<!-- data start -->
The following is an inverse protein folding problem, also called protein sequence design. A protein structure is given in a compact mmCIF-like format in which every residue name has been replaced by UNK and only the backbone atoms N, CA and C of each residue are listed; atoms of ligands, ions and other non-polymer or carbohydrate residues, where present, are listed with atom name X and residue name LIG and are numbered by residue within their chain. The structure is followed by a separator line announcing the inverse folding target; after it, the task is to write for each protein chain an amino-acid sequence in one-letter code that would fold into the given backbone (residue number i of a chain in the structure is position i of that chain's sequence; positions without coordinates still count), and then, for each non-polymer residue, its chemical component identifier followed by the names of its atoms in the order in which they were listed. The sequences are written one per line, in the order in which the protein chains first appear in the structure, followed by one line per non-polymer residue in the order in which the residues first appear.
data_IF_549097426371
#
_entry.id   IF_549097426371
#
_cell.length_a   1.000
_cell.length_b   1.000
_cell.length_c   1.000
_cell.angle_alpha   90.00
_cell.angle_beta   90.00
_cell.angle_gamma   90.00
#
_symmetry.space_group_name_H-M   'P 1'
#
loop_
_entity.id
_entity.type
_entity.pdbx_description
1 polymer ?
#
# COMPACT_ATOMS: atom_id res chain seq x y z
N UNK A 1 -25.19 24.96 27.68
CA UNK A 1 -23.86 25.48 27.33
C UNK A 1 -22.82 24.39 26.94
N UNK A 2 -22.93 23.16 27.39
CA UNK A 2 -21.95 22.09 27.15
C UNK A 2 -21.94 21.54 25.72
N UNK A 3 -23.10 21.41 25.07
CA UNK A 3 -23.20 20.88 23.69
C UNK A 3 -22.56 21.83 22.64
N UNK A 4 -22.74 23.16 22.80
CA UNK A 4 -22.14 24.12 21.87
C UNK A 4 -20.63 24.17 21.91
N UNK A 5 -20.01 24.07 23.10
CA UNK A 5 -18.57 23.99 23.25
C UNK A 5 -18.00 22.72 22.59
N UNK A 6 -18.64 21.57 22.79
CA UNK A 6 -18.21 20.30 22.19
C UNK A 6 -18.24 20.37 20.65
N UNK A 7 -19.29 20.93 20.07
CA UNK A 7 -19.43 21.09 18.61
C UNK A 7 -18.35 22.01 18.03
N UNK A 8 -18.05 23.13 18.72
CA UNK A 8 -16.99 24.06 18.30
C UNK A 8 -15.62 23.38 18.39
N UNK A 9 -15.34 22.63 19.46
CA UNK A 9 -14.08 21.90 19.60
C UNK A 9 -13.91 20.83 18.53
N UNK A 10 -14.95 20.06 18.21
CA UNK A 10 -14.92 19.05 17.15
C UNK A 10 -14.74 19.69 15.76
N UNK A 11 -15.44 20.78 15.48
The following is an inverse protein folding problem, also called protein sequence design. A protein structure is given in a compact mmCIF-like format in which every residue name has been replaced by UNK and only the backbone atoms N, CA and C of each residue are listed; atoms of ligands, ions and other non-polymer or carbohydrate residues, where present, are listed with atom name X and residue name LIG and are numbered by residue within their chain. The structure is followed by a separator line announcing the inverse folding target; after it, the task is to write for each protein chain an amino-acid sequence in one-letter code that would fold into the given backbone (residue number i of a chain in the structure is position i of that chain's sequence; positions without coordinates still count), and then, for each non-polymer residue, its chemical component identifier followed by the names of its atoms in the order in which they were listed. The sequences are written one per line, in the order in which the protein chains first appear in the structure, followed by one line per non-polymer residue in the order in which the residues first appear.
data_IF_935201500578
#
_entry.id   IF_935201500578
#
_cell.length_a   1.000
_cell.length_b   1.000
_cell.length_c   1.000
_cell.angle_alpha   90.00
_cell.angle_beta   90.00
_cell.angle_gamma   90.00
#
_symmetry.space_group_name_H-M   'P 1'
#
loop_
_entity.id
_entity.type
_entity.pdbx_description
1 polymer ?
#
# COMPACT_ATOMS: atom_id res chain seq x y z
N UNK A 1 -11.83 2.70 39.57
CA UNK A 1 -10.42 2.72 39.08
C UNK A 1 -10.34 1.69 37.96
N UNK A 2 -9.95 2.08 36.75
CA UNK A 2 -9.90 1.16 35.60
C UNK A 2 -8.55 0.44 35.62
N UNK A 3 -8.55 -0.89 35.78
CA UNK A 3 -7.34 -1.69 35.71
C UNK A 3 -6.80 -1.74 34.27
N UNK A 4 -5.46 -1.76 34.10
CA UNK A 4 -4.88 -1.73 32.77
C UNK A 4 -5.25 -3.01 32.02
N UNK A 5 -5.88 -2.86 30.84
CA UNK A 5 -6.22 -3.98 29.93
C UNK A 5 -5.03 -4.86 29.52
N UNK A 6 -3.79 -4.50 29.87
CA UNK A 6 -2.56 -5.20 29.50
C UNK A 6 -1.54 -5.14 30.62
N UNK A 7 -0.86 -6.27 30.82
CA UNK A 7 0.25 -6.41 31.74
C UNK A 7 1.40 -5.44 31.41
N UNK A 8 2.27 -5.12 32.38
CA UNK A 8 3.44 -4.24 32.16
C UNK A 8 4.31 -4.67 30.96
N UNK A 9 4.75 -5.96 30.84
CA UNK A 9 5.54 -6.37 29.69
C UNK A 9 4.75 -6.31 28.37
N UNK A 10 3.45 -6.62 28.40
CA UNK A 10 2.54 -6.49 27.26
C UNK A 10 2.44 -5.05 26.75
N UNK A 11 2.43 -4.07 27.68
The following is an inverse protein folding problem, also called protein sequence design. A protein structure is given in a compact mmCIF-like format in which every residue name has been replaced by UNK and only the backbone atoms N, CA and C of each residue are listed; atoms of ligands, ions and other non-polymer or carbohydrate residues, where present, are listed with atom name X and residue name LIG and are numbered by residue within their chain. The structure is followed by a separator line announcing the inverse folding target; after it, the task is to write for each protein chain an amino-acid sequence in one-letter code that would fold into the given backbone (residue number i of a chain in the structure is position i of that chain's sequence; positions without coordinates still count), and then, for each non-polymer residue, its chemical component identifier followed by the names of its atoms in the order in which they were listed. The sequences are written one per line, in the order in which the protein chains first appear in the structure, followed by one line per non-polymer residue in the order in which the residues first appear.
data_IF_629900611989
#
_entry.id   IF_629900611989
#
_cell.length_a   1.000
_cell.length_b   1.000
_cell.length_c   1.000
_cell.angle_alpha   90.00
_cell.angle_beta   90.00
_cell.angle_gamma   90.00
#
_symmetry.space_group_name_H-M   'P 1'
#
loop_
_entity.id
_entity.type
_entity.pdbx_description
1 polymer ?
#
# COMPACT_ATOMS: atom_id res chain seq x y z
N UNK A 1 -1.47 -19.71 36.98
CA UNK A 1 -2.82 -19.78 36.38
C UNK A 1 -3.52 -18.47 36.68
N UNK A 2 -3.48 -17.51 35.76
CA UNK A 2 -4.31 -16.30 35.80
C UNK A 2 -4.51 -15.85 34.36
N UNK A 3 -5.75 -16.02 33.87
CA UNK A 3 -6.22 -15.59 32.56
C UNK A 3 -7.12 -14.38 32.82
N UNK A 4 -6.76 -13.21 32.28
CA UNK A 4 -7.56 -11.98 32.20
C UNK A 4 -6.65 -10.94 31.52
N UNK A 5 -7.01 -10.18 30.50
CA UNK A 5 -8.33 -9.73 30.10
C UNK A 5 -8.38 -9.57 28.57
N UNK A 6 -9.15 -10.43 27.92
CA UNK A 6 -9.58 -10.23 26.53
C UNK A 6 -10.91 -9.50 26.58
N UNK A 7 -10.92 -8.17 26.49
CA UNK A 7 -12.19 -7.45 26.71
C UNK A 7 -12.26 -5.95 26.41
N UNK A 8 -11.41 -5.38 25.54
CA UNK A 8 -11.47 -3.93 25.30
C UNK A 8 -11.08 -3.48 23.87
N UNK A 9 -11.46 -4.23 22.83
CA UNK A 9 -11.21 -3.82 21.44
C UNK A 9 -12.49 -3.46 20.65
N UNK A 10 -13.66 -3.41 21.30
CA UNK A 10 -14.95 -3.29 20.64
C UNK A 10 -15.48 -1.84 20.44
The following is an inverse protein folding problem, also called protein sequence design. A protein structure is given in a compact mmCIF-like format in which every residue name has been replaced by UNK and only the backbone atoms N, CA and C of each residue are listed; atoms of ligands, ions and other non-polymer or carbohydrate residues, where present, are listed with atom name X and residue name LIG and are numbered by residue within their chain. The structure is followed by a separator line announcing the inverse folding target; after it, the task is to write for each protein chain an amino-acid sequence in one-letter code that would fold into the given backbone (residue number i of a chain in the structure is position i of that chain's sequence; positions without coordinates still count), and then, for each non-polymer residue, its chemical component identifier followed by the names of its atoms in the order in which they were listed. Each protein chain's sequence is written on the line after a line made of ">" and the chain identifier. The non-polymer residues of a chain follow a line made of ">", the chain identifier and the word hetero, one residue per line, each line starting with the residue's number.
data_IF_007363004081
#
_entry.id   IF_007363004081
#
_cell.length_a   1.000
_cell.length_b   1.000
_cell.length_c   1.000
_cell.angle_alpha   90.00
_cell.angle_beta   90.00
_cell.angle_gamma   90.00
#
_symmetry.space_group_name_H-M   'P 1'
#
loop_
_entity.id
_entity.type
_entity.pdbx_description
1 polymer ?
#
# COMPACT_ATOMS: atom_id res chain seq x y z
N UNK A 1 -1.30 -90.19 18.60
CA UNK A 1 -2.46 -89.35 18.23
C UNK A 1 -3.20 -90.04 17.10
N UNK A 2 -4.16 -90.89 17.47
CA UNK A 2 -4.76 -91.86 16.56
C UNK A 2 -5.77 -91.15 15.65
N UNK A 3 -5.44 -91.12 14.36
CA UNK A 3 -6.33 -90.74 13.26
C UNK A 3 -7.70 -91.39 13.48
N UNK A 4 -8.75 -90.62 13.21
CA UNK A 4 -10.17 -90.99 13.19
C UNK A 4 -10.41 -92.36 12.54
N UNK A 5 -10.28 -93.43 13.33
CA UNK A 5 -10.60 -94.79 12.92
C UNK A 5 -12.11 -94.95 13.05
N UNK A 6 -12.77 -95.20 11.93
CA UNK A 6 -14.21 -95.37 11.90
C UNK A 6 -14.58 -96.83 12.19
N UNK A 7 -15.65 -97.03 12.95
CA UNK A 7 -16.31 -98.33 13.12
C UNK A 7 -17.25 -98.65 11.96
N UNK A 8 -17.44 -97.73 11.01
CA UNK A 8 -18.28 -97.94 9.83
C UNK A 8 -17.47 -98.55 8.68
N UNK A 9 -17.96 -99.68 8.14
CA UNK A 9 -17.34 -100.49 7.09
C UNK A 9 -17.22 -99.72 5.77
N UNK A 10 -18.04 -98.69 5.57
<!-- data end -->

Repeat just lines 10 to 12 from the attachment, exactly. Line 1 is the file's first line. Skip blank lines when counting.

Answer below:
_cell.angle_beta   90.00
_cell.angle_gamma   90.00
#